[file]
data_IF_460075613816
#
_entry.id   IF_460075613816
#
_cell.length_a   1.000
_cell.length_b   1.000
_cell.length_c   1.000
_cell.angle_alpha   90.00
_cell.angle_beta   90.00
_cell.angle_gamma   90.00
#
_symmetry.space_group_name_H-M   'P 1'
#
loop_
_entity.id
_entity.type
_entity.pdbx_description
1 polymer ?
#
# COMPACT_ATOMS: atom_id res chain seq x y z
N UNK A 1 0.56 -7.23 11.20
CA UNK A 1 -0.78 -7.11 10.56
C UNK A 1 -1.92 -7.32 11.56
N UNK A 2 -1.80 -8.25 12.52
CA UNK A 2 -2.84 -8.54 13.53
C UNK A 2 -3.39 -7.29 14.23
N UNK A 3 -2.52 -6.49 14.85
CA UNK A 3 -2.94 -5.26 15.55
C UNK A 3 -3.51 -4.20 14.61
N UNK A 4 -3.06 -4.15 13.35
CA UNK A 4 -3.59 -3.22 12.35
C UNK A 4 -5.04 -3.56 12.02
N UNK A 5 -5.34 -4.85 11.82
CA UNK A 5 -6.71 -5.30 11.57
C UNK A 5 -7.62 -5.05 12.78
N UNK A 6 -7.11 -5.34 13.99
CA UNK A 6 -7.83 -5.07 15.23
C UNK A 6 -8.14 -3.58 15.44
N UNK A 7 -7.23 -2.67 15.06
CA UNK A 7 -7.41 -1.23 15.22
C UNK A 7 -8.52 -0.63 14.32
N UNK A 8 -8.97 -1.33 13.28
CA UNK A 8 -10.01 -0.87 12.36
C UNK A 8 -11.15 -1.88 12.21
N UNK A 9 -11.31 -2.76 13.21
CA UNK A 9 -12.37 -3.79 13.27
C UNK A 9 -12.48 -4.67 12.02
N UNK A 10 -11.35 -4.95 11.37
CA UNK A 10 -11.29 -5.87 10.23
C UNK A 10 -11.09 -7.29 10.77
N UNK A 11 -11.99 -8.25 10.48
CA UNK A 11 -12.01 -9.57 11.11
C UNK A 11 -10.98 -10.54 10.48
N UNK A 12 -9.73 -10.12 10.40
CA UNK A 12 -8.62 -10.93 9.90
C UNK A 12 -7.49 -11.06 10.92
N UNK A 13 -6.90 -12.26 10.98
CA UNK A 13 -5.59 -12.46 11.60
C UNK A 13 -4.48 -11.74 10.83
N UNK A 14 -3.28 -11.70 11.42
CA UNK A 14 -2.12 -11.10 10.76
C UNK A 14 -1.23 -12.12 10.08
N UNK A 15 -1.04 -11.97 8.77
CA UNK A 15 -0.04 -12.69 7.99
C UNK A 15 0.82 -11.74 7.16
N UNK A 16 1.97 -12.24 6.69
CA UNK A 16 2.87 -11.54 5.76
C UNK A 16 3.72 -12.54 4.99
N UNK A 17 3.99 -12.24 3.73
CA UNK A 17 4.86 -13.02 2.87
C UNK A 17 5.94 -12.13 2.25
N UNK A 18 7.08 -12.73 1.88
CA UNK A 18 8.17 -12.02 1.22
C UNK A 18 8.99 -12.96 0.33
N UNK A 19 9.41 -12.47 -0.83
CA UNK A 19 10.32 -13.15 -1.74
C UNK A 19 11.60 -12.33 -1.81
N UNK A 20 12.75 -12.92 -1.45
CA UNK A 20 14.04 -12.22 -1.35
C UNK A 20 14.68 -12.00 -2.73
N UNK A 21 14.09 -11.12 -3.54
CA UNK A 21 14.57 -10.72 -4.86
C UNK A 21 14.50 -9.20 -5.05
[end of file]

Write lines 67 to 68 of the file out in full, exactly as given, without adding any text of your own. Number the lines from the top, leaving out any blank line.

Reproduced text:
CA UNK A 16 2.87 -11.54 5.76
C UNK A 16 3.72 -12.54 4.99